We’re proud to announce we’re doing a international launch of pedalpact.cc! This means it really doesn’t matter where you live or work: you can use pedalpact.cc anywhere in the world, with the same ease of use. That’s why you can choose for an English language option, besides Dutch, the language of our home and native land.
Header photo: Rueban Balasubramaniam
A multilingual platform was always our plan. It’s a necessary part of our mission to get people from all around the world to start riding their bikes, for networking purposes. The reason we’re doing this now (instead of later) is because of the enthusiasm of Louwke, a Dutchie who moved to Malaysia years ago, and now lives, works and rides there. He wants to spread the good word over in Malaysia, so we got a job to do. In the meantime, here’s a small interview with our first Asian part of the ‘tête de la course’.
What made you move to Malaysia?
“In 1998 I moved to Malaysia for a two-year assignment from work, at least… that was the plan. Soon two years became four, and then two more years in India after that. After India, we moved back to the Netherlands, where we lived for seven years. The intention to move back to Malaysia was always there though. Luckily, I got another opportunity to move to Malaysia for work. So now, me and my family live in Kuala Lumpur. A perfect environment for a road biker!”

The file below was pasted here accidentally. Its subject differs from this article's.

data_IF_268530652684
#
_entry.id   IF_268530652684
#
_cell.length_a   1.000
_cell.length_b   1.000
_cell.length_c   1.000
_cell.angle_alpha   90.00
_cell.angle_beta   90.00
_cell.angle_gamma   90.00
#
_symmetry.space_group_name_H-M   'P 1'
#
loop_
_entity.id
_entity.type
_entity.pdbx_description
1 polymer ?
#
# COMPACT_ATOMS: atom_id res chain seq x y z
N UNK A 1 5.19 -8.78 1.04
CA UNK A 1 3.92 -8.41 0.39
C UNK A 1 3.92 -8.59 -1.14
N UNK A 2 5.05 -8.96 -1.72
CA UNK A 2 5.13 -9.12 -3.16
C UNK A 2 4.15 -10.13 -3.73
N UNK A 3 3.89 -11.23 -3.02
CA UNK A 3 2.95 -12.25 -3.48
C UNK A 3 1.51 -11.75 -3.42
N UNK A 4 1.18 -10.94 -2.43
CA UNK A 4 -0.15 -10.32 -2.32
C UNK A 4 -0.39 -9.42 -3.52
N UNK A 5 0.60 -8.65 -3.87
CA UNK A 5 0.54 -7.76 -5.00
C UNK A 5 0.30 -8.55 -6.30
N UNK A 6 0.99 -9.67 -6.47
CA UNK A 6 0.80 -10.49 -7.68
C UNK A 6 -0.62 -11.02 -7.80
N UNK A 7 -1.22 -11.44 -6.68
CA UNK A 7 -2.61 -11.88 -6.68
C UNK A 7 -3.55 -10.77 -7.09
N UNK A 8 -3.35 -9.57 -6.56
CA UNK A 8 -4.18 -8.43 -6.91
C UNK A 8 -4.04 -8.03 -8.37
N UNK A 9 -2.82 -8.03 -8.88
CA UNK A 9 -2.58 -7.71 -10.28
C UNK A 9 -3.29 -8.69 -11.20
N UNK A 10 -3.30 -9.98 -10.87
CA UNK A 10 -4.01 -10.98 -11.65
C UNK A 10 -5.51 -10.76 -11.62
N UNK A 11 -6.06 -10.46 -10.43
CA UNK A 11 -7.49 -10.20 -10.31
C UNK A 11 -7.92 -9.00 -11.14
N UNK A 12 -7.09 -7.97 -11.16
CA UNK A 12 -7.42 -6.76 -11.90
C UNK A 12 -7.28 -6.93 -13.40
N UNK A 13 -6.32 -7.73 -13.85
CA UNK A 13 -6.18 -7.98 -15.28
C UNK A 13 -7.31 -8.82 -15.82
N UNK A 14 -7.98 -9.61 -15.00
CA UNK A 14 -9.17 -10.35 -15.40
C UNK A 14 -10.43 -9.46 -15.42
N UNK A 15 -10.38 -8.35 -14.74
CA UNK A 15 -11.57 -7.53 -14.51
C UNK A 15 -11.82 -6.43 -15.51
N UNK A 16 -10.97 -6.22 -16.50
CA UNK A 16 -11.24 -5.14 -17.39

What does your ideal ride look like?
“My ideal ride is definitely a group ride, preferably with some climbs in the route – which is absolutely no problem when riding around Kuala Lumpur. During the day it tends to get very warm and humid here, so I like to start around 7 AM, for a four-hour ride. A nice breakfast half way is definitely ‘a must’ in my ideal ride: wan tan mee, half boiled eggs and kopi peng.”
How does cycling in Malaysia compare to cycling in the Netherlands?
“Unlike the Netherlands, the weather is always nice in Malaysia. We can ride in our summer gear year round. No layering for mee, I just need to decide which color kit to wear!”
“Also, in the Netherlands, it can be quite hard to find a fun and safe route for a group ride. Over here this can be very easy: there’s lots of roads where you won’t see intersections or traffic lights for miles.”
“In Malaysia, cycling is rapidly becoming more and more popular, but there isn’t as much legacy, as there is in the Netherlands. So people here aren’t as hung up on ‘the rules’ as riders can be in the Netherlands. This makes it just a bit more breezy for me here.”
Would you let an important business contact win in a sprint?
“Haha, definitely! Although ‘letting them win’ might not be the case here. I know my way around a road bike for sure, but I’ll happily settle in for second place.
What role does networking play in your work in Malaysia?
“In Asia, networking might be even more important than it is in Europe. Everyone is welcome to do business here, but it’s very important you really know your business contacts. It is much appreciated if you invest in relationships, rather than seeing it as another business handling transactions. The examples of ‘getting drunk in Japan’ you might know, are probably all true. Business relations are very much mixed with personal relationships here in Malaysia.”